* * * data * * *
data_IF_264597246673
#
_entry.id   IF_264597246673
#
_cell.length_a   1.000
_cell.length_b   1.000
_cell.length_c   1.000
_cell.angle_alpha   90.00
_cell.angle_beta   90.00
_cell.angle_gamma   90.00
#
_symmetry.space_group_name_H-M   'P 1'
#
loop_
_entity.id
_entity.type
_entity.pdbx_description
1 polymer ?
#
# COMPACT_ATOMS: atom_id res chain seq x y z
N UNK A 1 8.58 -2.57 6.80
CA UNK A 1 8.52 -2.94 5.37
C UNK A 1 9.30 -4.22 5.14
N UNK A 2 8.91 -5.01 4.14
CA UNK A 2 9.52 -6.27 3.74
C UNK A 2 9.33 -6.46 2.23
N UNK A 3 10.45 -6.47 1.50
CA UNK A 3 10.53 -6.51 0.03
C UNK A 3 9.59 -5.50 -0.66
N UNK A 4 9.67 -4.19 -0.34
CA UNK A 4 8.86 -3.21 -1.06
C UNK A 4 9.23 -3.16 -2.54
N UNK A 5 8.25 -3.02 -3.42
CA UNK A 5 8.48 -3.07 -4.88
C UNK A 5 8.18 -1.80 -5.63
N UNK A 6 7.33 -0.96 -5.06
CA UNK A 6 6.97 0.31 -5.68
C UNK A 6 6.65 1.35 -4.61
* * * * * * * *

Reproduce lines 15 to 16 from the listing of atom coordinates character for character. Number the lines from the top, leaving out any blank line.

_entity.id
_entity.type